What is it?

Jaundice Gilbert's syndrome is a hereditary condition in which mild jaundice develops during times of stress.

Jaundice is a condition of excessive build up of a substance called bilirubin in the blood. Bilirubin is a product of break down of red blood cells and is normally processed by the liver and excreted from the body in bile. When the liver malfunctions, bilirubin is not excreted and it gets deposited near the skin surface giving a yellow tinge to the skin, mucous membranes, and eyes. Jaundice occurs when excess amounts of bilirubin circulating in the blood stream causes a yellowish appearance of the skin and the whites of the eyes. With the exception of physiologic jaundice in the newborn (normal newborn jaundice in the first week of life), all other jaundice indicates overload or damage to the liver, or inability to move bilirubin from the liver through the biliary tract to the gut.Newborn jaundice is common and unless associated with an abnormal condition will clear without treatment. Another condition called Gilbert's syndrome is a hereditary condition in which mild jaundice develops during times of stress. This condition, once recognised, requires no further treatment or evaluation. There are also other more rare hereditary causes of elevated bilirubin levels. All other jaundice is the result of an underlying disease, condition, or toxicity.A yellow-to-orange colour may be imparted to the skin by excessive intake of beta carotene, the orange pigment seen in carrots. People who consume large quantities of carrots or carrot juice or take beta carotene tablets may develop a distinctly yellow-orange cast to their skin. This condition is called hypercarotenemia or just carotenemia. Hypercarotenemia is easily distinguished from jaundice in that the whites of the eye (sclera) remain white, while people with true jaundice have a yellow sclera.

Also read: Here's all you need to know about jaundice in adults 

What are the causes?

In children: newborn jaundice (physiologic jaundice) breast feeding jaundice viral hepatitis (hepatitis A, hepatitis B, hepatitis C, hepatitis D, and hepatitis E) haemolytic anaemia congenital disorders of bilirubin metabolism (Gilbert's syndrome) autoimmune hepatitis malaria In adults: obstruction of the bile ducts (by infection, tumour or gallstones) viral hepatitis (hepatitis A, hepatitis B, hepatitis C, hepatitis D, and hepatitis E) drug-induced cholestasis (bile pools in the gallbladder because of the effects of drugs) drug-induced hepatitis (hepatitis triggered by medications, including erythromycin, sulpha drugs, antidepressants, anti-cancer drugs, rifampicin, steroids, chlorpropamide, tolbutamide, oral contraceptives, testosteronel) bile duct stricture alcoholic liver disease (alcoholic cirrhosis) pancreatic carcinoma (cancer of the pancreas) primary biliary cirrhosis ischaemic hepatocellular jaundice (jaundice caused by inadequate oxygen or inadequate blood flow to the liver) intrahepatic cholestasis of pregnancy (bile pools in the gallbladder because of the pressure in the abdomen with pregnancy) haemolytic anaemia congenital disorders of bilirubin metabolism chronic active hepatitis autoimmune hepatitis malaria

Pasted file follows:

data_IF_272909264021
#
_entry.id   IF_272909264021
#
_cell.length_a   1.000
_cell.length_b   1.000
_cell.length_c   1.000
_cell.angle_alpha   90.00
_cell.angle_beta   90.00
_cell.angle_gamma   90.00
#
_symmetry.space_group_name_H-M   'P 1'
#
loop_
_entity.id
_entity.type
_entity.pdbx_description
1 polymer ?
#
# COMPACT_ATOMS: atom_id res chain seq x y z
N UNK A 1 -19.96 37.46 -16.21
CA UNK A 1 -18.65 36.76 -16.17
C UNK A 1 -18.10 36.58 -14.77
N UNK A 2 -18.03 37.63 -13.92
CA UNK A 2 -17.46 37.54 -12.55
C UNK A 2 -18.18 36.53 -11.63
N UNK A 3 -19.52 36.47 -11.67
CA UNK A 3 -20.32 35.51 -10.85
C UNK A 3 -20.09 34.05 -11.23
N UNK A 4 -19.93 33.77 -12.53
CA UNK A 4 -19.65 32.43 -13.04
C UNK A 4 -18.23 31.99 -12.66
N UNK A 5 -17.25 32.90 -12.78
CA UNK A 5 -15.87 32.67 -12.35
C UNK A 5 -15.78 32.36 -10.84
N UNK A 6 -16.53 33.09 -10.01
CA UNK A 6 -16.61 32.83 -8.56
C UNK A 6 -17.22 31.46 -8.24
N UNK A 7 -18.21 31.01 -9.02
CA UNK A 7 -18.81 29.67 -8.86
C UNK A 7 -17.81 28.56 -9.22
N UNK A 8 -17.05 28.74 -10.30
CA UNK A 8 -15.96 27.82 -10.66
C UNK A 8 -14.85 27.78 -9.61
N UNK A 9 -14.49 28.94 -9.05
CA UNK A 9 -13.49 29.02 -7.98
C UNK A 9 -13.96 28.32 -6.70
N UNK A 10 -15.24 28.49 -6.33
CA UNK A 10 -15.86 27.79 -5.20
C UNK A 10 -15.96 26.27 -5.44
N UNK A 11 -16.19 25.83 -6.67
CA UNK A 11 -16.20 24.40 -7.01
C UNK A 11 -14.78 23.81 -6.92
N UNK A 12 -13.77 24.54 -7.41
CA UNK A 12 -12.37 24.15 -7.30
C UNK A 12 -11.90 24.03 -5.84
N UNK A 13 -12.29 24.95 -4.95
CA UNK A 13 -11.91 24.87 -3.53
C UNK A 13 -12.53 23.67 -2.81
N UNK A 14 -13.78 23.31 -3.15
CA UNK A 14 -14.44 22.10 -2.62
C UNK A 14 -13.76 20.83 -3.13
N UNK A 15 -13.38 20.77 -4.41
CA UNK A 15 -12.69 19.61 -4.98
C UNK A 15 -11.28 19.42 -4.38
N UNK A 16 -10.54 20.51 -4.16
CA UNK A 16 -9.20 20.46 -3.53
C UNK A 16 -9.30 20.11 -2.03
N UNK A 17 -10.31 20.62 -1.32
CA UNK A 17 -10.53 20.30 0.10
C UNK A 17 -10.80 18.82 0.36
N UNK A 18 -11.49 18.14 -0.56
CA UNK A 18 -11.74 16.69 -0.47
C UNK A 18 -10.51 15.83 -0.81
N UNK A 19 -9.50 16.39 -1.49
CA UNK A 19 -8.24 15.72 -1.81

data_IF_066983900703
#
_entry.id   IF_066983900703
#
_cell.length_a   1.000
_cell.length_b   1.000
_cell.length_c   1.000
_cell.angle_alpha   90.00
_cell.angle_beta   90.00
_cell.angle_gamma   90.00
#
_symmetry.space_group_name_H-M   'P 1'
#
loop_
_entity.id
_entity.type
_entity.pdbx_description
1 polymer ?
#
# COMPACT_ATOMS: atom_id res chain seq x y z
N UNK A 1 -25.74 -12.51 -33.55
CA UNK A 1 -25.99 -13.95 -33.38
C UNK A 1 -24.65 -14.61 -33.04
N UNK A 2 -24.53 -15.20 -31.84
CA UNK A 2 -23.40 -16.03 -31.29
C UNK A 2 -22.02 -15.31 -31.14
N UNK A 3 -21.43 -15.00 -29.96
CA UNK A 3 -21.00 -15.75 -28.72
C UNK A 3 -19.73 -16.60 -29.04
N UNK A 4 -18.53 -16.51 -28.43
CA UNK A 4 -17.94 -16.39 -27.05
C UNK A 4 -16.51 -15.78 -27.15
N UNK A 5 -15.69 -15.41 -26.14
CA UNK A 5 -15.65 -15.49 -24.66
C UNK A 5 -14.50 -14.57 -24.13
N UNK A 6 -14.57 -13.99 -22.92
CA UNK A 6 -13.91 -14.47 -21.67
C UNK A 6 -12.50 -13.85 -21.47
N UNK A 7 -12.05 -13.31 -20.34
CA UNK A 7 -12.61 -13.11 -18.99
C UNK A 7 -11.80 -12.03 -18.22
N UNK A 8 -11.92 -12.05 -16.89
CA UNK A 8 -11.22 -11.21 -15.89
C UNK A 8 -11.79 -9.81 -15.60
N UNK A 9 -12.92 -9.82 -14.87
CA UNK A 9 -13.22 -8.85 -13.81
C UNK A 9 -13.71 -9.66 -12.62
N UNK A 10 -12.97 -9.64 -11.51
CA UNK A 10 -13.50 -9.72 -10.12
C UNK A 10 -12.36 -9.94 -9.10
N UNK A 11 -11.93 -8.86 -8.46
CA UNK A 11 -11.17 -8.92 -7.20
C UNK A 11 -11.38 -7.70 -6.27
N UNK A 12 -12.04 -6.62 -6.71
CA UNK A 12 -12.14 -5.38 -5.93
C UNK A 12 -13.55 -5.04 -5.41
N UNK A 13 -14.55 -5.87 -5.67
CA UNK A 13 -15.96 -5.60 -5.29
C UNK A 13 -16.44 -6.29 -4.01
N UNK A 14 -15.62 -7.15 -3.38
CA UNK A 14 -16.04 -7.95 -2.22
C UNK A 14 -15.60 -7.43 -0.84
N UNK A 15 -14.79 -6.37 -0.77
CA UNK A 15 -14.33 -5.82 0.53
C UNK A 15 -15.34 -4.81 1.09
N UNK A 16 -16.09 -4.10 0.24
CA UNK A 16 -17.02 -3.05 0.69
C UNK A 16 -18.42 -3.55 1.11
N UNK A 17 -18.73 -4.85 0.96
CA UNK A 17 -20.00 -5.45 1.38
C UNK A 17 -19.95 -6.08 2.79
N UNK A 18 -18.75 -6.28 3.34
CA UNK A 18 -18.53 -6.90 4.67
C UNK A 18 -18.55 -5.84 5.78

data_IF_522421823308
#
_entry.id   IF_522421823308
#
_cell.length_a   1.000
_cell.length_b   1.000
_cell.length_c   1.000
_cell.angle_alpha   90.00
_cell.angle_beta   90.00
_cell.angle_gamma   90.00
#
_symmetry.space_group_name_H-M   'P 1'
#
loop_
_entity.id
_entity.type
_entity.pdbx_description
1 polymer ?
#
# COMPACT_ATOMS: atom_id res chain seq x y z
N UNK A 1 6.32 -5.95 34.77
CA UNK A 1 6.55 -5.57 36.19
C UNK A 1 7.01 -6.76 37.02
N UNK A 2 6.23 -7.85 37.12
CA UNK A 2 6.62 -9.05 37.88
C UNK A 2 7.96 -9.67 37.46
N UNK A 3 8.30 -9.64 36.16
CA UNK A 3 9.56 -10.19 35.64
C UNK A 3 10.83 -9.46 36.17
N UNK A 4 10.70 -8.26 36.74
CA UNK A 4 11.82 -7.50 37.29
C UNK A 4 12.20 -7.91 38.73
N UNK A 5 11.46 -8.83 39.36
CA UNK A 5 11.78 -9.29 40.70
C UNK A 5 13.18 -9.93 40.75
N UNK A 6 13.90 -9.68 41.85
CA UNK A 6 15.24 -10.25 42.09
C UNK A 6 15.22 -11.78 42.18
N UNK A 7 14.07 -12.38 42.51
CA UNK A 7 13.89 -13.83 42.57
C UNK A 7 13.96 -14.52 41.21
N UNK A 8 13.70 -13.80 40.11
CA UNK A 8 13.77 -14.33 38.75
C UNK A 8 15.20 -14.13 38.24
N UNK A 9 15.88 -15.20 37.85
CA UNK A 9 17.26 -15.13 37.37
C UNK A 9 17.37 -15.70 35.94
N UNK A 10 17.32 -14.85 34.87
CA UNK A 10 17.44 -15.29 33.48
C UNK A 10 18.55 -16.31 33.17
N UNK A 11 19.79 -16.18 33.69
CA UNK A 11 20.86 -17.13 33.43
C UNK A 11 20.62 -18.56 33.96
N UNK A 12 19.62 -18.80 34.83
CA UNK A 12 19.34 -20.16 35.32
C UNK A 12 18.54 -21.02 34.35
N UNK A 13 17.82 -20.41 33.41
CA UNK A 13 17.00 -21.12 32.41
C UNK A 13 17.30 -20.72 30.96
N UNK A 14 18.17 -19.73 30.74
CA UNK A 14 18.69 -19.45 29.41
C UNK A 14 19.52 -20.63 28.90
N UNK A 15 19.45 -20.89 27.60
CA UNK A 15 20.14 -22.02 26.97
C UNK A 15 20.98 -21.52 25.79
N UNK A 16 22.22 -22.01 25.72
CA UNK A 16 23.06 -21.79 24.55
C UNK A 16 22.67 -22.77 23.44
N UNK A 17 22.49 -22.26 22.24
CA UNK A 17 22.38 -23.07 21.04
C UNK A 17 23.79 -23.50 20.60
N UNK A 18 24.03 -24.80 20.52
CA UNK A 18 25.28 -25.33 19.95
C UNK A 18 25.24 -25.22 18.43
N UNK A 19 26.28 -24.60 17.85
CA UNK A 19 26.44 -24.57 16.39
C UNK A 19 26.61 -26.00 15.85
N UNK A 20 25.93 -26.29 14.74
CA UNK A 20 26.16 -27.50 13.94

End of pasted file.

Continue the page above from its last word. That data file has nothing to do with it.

What are the symptoms?

yellow pigmentation of the skin inside of the mouth (mucous membranes) turn yellow eyes turn yellow dark urine pale stools abdominal pain, systemic symptoms (eg, anorexia, vomiting, fever)

How is the diagnosis made?


The medical history is obtained and a physical examination performed. The medical history questions may include: Is the skin colour yellow (jaundice)? Is the inside of the mouth (mucous membranes) yellow? Are the eyes yellow? When did the jaundice start? Has the jaundice occurred repeatedly (recurrent)? What other symptoms are also present? During a physical examination, the doctor studies one’s body to determine the presence or absence of physical problems. A typical physical examination includes: inspection (looking at the body) palpation (feeling the body with hands) auscultation (listening to sounds) percussion (producing sounds)Diagnostic tests that may be performed include: serum bilirubin hepatic (liver) enzymes (see liver function tests) and cholesterol prothrombin time complete blood count ultrasound of the abdomen liver biopsy urine and faecal urobilinogen.

Related FAQ: Why you shouldn't ignore your liver?


What is the treatment?

The cause of jaundice must be determined before treatment can be given. Prescribed therapy is to be followed to treat the underlying cause. Treatment of jaundice depends upon an individual case. In most cases, it is treated with antibiotics, a mild case usually resolves on its own. The disease leaves a lot of weakness in its wake and thus recuperation may take a long time. Generally, the best way to treat jaundice is to correct the underlying cause; the exact remedy depends on the nature and severity of the case. Follow these tips:

  • Drink 6-8 glasses of water a day
  • Eat lots of raw fruits and vegetables (especially green leafy vegetables)
  • Juice is good (make your own with a juice machine)
  • Do not drink coffee, alcohol, soda pop, other junk food drinks
  • Do not eat processed foods white sugar, white flour, etc.
  • Use stress relief like going for walks in the park
  • Brown rice and millet are good
  • Avoid red meat and animal fats
  • Reduce dairy products cheese, milk, and others
  • Fast a few days a month
  • A colon intestinal cleansing is helpful
  • Get sleep
  • Exercise light to moderate amounts eg. yoga and stretching are good
  • Do not smoke and avoid second hand smoke

Also read: 7 Home Remedies That will Help You Get Rid Of Jaundice

DoctorNDTV Team

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